The latter, on many occasions made me skip writing my name on writing books or the quizzes we were frequently given. Pronunciation was a big burden in my kindergarten life, especially words that had two or three syllables (Kozol 194).Each day after school, my parents used to teach me these problems countless times before I slept, which was kind of a torture for me at some point. At times when I was stubborn, I was occasionally punished through spanking and some grounding. Through the frequent teachings and memorizations, I learned how to write my name and even learned some pronunciations beyond my level. Pronunciations and writing of my name is one practice that I believe would never end any time soon, because I still use them up to now (Kozol 199).Apart from the basic learning of writing and pronunciations, the kids are also given time to play. Playing sessions were another big events which constituted majorly in the children social skills. Through playing, the children learn how to effectively interact with each other and also discovering their other social abilities in this tender age. At this stage, the children hobbies and talents begin to show and the teachers and parents normally begin to nurture the kid at this time.Myself, i am a football diehard thanks to my early childhood love for the game. My folks frequently remind me of how I used to play football till late in the evening with my neighbors’. I used to like football due to the influence of my elder brother. Due to the love of football at my younger age, I am now a professional footballer at my local football club. I also play a lot of football at my free time in campus (Kozol 197).Lastly, in kindergarten education, children are taught courtesy, sharing and basic cleanliness. The kids are taught the basic greetings, how to show gratitude, how to approach elders which in deed play a special role in everybody’s life. Sharing is also highly instituted to impact morals on the kids. Birthday parties were highly advocated to be held in kindergartens so as others can follow suit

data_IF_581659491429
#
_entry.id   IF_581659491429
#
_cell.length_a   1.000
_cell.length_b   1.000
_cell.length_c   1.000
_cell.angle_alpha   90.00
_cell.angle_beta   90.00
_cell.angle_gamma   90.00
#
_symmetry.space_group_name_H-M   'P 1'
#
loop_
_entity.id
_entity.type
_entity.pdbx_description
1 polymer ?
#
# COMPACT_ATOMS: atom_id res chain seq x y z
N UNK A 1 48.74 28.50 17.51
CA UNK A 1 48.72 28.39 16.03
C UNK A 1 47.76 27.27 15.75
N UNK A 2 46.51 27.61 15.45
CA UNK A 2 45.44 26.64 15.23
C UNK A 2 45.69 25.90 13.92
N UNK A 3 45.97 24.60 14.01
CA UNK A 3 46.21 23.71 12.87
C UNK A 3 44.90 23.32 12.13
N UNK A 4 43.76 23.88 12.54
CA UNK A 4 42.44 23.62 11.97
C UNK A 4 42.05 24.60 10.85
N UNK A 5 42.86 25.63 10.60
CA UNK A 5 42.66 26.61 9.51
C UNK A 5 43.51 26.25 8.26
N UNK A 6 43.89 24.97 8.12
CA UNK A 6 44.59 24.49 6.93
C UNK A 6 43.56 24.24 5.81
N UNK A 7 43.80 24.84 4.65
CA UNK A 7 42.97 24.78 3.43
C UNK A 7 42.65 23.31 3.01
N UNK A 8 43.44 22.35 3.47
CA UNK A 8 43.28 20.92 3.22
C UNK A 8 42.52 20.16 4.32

Kozol, Jonathan. “The Human Cost of an Illiterate Society,” in Patterns of College Writing: a Rhetorical Reader and Guide. 7rd ed. Laurie Kirszner and S. Mandell, eds. New York. 1999. Print.
Holbek, Bengt. What the Illiterate Think of Writing. 1989. Print
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